For the natural gas market, EVIKEN demanded the cancellation of a distribution fee hike, the exclusion of EPA gas supply companies from gas auctions for as long as they remain subsidiaries of DEPA, the Public Gas Corporation, a doubling of the gas amounts auctioned, a reduction to the special consumption tax (EFK) imposed on gas, and reinforced and upgraded interconnections linking Greece, Bulgaria, and Romania.

Sefcovic, who was in Athens as part of a tour of European capitals to check on energy union progress of EU member states, also held separate meetings with Prime Minister Alexis Tsipras, energy minister Panos Skourletis, and other local officials.

Sefcovic in Athens Thursday as part of Energy Union tour

Maros Sefcovic, the European Commission vice president responsible for Energy Union, is scheduled to travel to Greece this Thursday on an official visit whose agenda will include a tour of the gas grid operator DESFA’s facilities in Elefsina, west of Athens.

Sefcovic’s schedule also includes a meeting with energy minister Panos Skourletis, the administrations of DESFA and RAE, the Regulatory Authority for Energy, while he will also participate at a meeting organized by SEV, the Hellenic Association of Industrialists, and EVIKEN, the Association of Industrial Energy Consumers.

His visit to Greece is part of a tour of European capitals intended to promote Energy Union. Most recently, Sefcovic visited Cyprus and Bulgaria.

Energy ministry forming committee to look at industrial energy costs

The Enviroment and Energy Ministry is assembling a committee to be charged with examining energy cost issues concerning Greece’s industrial sector, according to energypress sources.

The ministry’s initiative to form the committee follows a recent meeting between energy minister Panos Skourletis with representatives from EVIKEN, the Association of Industrial Energy Consumers, during which the sector’s energy cost problems were presented by industrialists.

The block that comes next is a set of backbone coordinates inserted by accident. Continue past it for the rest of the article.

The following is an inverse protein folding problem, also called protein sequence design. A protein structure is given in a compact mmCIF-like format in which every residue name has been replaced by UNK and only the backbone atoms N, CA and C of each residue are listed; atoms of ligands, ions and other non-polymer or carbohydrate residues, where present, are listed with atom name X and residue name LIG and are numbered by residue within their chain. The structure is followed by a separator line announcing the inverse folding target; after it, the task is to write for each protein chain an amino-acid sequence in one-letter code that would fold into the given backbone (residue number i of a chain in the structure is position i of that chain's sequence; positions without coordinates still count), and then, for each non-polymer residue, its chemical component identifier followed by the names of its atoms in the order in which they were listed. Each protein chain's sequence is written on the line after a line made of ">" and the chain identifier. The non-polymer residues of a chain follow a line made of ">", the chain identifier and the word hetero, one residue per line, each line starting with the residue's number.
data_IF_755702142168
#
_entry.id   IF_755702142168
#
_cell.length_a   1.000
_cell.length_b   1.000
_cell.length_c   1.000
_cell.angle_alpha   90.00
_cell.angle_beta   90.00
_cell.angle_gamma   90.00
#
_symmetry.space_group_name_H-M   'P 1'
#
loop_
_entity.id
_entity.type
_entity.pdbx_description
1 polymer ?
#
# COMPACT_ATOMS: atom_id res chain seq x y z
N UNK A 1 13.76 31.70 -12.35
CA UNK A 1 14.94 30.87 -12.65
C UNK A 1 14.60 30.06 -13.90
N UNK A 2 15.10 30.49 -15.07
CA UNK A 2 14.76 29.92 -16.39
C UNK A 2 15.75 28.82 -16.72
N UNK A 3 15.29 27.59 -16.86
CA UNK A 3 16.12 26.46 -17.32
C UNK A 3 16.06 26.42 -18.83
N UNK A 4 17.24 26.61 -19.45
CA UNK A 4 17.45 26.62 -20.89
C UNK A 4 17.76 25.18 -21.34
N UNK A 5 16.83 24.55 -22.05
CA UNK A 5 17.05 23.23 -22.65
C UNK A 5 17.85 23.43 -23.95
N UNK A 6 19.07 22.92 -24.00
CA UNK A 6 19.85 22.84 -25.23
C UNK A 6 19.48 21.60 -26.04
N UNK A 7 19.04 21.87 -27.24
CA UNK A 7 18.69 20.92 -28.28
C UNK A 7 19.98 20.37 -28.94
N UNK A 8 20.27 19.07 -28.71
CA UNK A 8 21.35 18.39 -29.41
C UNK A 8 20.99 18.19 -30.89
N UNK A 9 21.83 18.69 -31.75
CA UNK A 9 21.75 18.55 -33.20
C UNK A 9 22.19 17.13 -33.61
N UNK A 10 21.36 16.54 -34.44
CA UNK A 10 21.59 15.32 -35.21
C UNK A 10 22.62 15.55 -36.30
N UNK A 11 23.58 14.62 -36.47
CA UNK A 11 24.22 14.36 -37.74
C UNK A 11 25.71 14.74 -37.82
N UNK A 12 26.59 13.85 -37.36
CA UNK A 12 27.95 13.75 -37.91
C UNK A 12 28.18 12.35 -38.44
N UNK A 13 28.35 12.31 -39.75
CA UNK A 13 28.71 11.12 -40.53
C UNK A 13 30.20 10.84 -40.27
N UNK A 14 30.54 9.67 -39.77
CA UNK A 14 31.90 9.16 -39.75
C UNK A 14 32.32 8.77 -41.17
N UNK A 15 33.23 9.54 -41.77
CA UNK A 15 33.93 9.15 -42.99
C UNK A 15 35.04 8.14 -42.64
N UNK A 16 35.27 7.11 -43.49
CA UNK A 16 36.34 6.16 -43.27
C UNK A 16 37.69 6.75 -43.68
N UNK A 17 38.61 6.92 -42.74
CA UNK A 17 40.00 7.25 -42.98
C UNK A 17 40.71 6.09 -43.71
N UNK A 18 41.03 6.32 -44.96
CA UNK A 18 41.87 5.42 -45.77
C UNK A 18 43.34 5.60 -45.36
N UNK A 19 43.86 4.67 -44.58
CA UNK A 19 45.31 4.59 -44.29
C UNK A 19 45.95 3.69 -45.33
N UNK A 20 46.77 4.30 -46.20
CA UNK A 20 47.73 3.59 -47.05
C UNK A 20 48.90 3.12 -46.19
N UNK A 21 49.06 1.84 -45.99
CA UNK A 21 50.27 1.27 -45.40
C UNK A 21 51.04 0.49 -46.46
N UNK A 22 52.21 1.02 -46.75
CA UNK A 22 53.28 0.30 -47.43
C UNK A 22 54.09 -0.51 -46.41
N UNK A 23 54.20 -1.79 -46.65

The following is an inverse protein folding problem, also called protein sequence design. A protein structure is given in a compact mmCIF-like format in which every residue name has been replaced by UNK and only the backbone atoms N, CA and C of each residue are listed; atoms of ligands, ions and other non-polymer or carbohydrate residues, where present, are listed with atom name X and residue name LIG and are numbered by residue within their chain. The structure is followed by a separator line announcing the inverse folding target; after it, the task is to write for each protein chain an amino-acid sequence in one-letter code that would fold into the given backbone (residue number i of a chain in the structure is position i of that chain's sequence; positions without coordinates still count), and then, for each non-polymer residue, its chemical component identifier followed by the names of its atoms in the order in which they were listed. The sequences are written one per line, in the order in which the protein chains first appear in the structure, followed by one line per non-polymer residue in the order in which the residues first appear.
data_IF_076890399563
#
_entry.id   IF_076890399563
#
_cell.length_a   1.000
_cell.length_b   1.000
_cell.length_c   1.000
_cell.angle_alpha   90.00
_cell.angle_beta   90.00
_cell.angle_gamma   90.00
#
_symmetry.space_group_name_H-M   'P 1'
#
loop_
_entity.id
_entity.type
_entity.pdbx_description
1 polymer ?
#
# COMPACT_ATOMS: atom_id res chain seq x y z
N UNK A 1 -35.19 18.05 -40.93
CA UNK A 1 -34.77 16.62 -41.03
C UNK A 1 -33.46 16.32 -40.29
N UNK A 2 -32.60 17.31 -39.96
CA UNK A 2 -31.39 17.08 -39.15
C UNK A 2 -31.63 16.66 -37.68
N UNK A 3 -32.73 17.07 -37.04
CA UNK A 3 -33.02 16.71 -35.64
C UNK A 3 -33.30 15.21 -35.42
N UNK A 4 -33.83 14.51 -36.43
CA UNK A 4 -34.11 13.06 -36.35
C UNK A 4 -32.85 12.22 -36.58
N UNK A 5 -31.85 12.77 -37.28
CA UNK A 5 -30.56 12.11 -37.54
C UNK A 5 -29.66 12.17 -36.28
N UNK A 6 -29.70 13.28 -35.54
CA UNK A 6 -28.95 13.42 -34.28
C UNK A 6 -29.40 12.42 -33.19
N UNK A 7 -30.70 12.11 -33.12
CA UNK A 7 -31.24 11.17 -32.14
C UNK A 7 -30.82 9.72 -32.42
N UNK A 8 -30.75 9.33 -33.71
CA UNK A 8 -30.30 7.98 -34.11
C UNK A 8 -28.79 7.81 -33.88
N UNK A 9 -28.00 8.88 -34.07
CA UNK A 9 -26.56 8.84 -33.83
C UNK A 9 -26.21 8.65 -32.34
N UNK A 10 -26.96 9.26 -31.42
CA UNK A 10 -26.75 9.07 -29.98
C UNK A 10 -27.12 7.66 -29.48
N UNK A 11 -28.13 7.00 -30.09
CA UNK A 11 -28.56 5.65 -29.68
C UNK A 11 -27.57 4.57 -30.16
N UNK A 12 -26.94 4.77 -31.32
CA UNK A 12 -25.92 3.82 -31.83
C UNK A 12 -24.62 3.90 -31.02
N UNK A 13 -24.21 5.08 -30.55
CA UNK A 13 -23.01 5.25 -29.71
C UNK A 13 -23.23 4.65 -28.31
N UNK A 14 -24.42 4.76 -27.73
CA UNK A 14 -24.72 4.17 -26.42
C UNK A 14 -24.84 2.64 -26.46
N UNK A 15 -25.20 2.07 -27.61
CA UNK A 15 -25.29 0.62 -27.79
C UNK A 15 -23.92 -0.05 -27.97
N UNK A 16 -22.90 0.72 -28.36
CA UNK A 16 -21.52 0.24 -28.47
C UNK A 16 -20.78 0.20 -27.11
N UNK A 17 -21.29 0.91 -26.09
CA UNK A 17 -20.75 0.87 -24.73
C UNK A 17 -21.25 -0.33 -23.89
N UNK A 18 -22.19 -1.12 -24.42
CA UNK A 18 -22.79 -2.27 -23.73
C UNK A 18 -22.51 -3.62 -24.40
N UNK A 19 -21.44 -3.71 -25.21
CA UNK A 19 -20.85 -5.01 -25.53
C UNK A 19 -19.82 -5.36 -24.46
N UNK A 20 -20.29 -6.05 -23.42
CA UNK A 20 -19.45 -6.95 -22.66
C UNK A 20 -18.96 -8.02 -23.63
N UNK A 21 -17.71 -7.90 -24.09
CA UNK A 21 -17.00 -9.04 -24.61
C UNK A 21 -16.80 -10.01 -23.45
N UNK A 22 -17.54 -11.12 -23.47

According to EVIKEN, prospective supply agreements to be reached between industrial enterprises and PPC, the main power utility, or DEPA, the Public Gas Corporation, may offer favorable energy-cost results, but these benefits risk being offset by various regulated charges and heavy taxes imposed on energy, making the sector non-competitive.

The industrial sector wants the various regulated charges to be restricted, if not abolished, as it believes they do not offer considerable revenues to the state but, even so, significantly reduce Greek industry’s level of competitiveness and lead to job losses, ultimately affecting state revenues and contributions to social security funds.

The industrial sector is placing particular emphasis on the need to reduce the RES-supporting ETMEAR surcharge imposed on electricity bills, as well as a lignite-related surcharge, based on EU guidelines concerning state aid for energy-intensive industries.

 

 

Industrialists stress heavy energy-cost burden to minister

The country’s energy-intensive industrial enterprises are holding back on signing new tariff deals with PPC, the main power utility, because their finances do not add up unless a package of energy-related measures agreed to by the government – widely applied throughout Europe – is implemented, members of EVIKEN, the Association of Industrial Energy Consumers, have informed energy minister Panos Skourletis.

The industrialists want an EU guideline concerning regulated charges (Article 189) as well as a guideline for special consumption tax (Article 96), which dates back to 2003, to be implemented before finalizing their agreements with PPC. These measures would not further burden the state budget, they pointed out.

Overall, numerous local energy-intensive industrial enterprises, weighed down by exorbitantly high energy costs and Greece’s ongoing recession, now roughly six years long, are struggling to remain afloat. Also, European rivals are enjoy increasing comparative advantages over Greek industries as a result of the adoption of guidelines by their respective governments.

Worse still, PPC is scheduled to introduce new tariff rates next month, which are expected to be significantly higher as a result of the abolishment of a 20 percent discount offered to major-scale industries, which was agreed to at a recent extraordinary shareholders meeting. The preceding discount rate will be replaced by a smaller discounts divided in sub-categories, based on consumer profiles.

Besides the needed implementation of the aforementioned measures, the energy-intensive industrial sector is also waiting for the introduction of the “disruption management” plan, to enable energy cost savings for major-scale industry in exchange for shifting energy usage to off-peak hours whenever required by the grid operator. Its arrival has been delayed by demands raised by certain renewable energy source (RES) officials, seeking lower financial contributions by RES firms to the plan’s mechanism.

The industrial sector cannot establish a clear picture of its overall energy-related cost levels unless matters such as the aforementioned are resolved and implemented. Certain local industrial sector officials believe the government now fully comprehends the frail positions of industry and the need to implement measures that will help Greek enterprises stand up against fellow EU competitors.